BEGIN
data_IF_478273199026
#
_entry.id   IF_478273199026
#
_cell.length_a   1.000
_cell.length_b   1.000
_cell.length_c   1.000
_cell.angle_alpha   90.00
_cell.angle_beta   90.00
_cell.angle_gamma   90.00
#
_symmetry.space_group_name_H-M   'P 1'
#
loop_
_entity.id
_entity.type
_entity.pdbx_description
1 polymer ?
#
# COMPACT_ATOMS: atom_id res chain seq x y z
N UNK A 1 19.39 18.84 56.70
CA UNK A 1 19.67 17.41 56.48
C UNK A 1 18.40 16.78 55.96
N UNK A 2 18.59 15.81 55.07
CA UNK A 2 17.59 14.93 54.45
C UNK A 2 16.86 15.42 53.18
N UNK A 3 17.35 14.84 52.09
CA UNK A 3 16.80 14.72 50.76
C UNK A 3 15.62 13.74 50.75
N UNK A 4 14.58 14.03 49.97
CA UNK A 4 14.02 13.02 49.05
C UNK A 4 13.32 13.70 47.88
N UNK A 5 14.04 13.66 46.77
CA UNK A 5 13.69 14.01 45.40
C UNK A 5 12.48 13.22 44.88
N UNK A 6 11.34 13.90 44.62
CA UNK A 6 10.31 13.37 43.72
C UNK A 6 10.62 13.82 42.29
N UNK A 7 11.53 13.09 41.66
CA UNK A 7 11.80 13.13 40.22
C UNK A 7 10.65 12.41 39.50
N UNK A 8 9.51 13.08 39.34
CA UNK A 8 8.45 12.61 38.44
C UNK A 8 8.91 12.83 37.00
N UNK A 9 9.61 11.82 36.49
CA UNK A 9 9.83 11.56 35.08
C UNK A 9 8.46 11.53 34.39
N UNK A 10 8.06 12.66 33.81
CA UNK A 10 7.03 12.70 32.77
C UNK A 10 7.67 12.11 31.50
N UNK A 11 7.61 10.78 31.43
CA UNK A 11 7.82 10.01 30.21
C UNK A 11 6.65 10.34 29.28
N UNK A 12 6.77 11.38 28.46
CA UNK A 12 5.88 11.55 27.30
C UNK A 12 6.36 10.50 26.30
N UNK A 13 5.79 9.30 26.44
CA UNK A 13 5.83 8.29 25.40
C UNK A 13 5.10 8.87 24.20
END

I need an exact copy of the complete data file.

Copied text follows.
data_IF_478273199026
#
_entry.id   IF_478273199026
#
_cell.length_a   1.000
_cell.length_b   1.000
_cell.length_c   1.000
_cell.angle_alpha   90.00
_cell.angle_beta   90.00
_cell.angle_gamma   90.00
#
_symmetry.space_group_name_H-M   'P 1'
#
loop_
_entity.id
_entity.type
_entity.pdbx_description
1 polymer ?
#
# COMPACT_ATOMS: atom_id res chain seq x y z
N UNK A 1 19.39 18.84 56.70
CA UNK A 1 19.67 17.41 56.48
C UNK A 1 18.40 16.78 55.96
N UNK A 2 18.59 15.81 55.07
CA UNK A 2 17.59 14.93 54.45
C UNK A 2 16.86 15.42 53.18
N UNK A 3 17.35 14.84 52.09
CA UNK A 3 16.80 14.72 50.76
C UNK A 3 15.62 13.74 50.75
N UNK A 4 14.58 14.03 49.97
CA UNK A 4 14.02 13.02 49.05
C UNK A 4 13.32 13.70 47.88
N UNK A 5 14.04 13.66 46.77
CA UNK A 5 13.69 14.01 45.40
C UNK A 5 12.48 13.22 44.88
N UNK A 6 11.34 13.90 44.62
CA UNK A 6 10.31 13.37 43.72
C UNK A 6 10.62 13.82 42.29
N UNK A 7 11.53 13.09 41.66
CA UNK A 7 11.80 13.13 40.22
C UNK A 7 10.65 12.41 39.50
N UNK A 8 9.51 13.08 39.34
CA UNK A 8 8.45 12.61 38.44
C UNK A 8 8.91 12.83 37.00
N UNK A 9 9.61 11.82 36.49
CA UNK A 9 9.83 11.56 35.08
C UNK A 9 8.46 11.53 34.39
N UNK A 10 8.06 12.66 33.81
CA UNK A 10 7.03 12.70 32.77
C UNK A 10 7.67 12.11 31.50
N UNK A 11 7.61 10.78 31.43
CA UNK A 11 7.82 10.01 30.21
C UNK A 11 6.65 10.34 29.28
N UNK A 12 6.77 11.38 28.46
CA UNK A 12 5.88 11.55 27.30
C UNK A 12 6.36 10.50 26.30
N UNK A 13 5.79 9.30 26.44
CA UNK A 13 5.83 8.29 25.40
C UNK A 13 5.10 8.87 24.20